Michigan judge stops deportation of more than 1,400 Iraqis amid Trump’s travel ban

Michigan judge stops deportation of more than 1,400 Iraqis amid Trump’s travel ban


iraq family muslim ban trump passport reuters RTSXVHW
Fuad
Sharef Suleman shows his passport to the media after US President
Donald Trump’s decision to temporarily bar travellers from seven
countries, including Iraq.

Ahmed
Saad/Reuters


DETROIT (Reuters) – A federal judge in Michigan halted on Monday
the deportation of more than 1,400 Iraqi nationals from the
United States, the latest legal victory for the Iraqi nationals
facing deportation in a closely watched case.

U.S. District Judge Mark Goldsmith granted a preliminary
injunction requested by American Civil Liberties Union lawyers,
who argued the immigrants would face persecution in Iraq because
they are considered ethnic and religious minorities there.

Goldsmith said the injunction provides detainees time to
challenge their removal in federal courts. He said many of them
faced “a feverish search for legal assistance” after their
deportation orders were unexpectedly resurrected by the U.S.
government after several years.

Goldsmith wrote, in his 34-page opinion and order, the extra time
assures “that those who might be subjected to grave harm and
possible death are not cast out of this country before having
their day in court.”

The decision effectively means no Iraqi nationals can be deported
from the United States for several months.

It was not immediately known whether the U.S. government would
appeal. A representative for the U.S. Attorney’s Office in
Detroit was not immediately available for comment.

There are 1,444 Iraqi nationals who have final deportation orders
against them in the U.S., although only about 199 of them were
detained in June as part of a nationwide sweep by immigration
authorities.

The ACLU sued on June 15 to halt the deportations, arguing the
Iraqis could face persecution, torture, or death because many
were Chaldean Catholics, Sunni Muslims, or Iraqi Kurds and that
the groups were recognized as targets of ill-treatment in Iraq.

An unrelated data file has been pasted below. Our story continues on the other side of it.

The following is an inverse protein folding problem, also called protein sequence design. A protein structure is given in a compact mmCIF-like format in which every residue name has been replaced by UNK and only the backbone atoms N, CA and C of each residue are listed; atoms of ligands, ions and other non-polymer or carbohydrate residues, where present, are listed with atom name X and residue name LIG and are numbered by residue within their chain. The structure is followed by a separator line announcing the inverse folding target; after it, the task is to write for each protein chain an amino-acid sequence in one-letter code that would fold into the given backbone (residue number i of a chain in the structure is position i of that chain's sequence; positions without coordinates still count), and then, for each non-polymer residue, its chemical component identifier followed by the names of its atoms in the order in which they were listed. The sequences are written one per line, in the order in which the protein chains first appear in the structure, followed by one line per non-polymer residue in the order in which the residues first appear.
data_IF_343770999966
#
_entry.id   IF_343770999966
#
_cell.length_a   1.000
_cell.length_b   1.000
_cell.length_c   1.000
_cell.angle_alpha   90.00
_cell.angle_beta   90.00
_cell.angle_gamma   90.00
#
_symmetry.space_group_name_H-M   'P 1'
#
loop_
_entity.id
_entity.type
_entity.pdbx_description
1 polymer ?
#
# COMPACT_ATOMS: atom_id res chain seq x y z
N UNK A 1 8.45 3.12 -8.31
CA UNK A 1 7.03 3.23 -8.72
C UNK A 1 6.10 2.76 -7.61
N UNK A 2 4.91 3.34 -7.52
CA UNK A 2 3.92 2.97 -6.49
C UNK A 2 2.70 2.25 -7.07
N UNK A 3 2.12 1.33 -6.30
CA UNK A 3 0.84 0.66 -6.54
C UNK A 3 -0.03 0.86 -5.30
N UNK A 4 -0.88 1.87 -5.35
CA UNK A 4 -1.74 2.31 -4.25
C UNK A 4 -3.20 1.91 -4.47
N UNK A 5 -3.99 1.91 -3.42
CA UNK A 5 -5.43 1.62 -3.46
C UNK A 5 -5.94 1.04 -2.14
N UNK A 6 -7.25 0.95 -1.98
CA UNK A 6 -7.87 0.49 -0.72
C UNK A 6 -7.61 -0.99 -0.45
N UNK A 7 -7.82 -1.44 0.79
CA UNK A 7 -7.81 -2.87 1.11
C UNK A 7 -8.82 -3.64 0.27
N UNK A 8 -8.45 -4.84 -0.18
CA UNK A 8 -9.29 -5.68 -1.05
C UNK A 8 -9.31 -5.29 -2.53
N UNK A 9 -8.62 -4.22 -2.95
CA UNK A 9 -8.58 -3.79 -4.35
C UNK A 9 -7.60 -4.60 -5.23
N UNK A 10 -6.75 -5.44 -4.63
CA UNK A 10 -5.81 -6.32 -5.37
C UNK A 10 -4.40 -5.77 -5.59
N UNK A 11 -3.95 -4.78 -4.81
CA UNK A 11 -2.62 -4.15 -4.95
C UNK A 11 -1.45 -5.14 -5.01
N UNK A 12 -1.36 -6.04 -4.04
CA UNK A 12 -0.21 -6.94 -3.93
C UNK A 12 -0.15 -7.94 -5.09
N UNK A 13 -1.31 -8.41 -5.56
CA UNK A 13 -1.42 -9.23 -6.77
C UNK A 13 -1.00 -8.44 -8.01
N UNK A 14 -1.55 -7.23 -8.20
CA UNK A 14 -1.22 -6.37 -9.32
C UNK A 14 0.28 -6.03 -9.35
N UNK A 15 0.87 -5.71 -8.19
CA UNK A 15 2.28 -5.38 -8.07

travel ban airport
Hanadi
Al-Haj, right, greets her Yemeni mother Amal Bagoon in the Tom
Bradley International Terminal at Los Angeles International
Airport as her mother arrives from Jordan via Istanbul, Thursday,
June 29, 2017, in Los Angeles.

Mark J.
Terrill/AP



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Those arrested by immigration authorities had outstanding
deportation orders and many had been convicted of serious crimes,
ranging from homicide to weapons and drug charges, the U.S.
government said.

Goldsmith sided with the ACLU, expanding on June 26 an earlier
stay which only protected 114 detainees from the Detroit area to
the broader class of more than 1,400 Iraqi nationals nationwide.
Goldsmith’s Monday decision came hours before that injunction was
set to expire.

The ACLU argued many Iraqi detainees have had difficulty
obtaining critical government documents needed to file
deportation order appeals, and also that the government has
transferred many detainees to facilities in different parts of
the country, separating them from their lawyers and families.

Under Goldsmith’s ruling, immigration authorities must provide
the ACLU with bi-weekly reports about each Iraqi that include
where they are detained.

On Friday, a federal prosecutor told Goldsmith his injunction was
not necessary because many of the detainees were appealing final
deportation orders through immigration court.

The roundup of Iraqis in the Detroit area followed Iraq’s
agreement to accept deportees as part of a deal that removed the
country from Trump’s revised temporary travel ban on people from
six Muslim-majority countries.

Some of those affected came to the United States as children and
committed their crimes decades ago but were allowed to stay
because Iraq previously declined to issue travel documents for
them.

That changed after the two governments came to the agreement in
March.

Read the original article on Reuters. Copyright 2017. Follow Reuters on Twitter.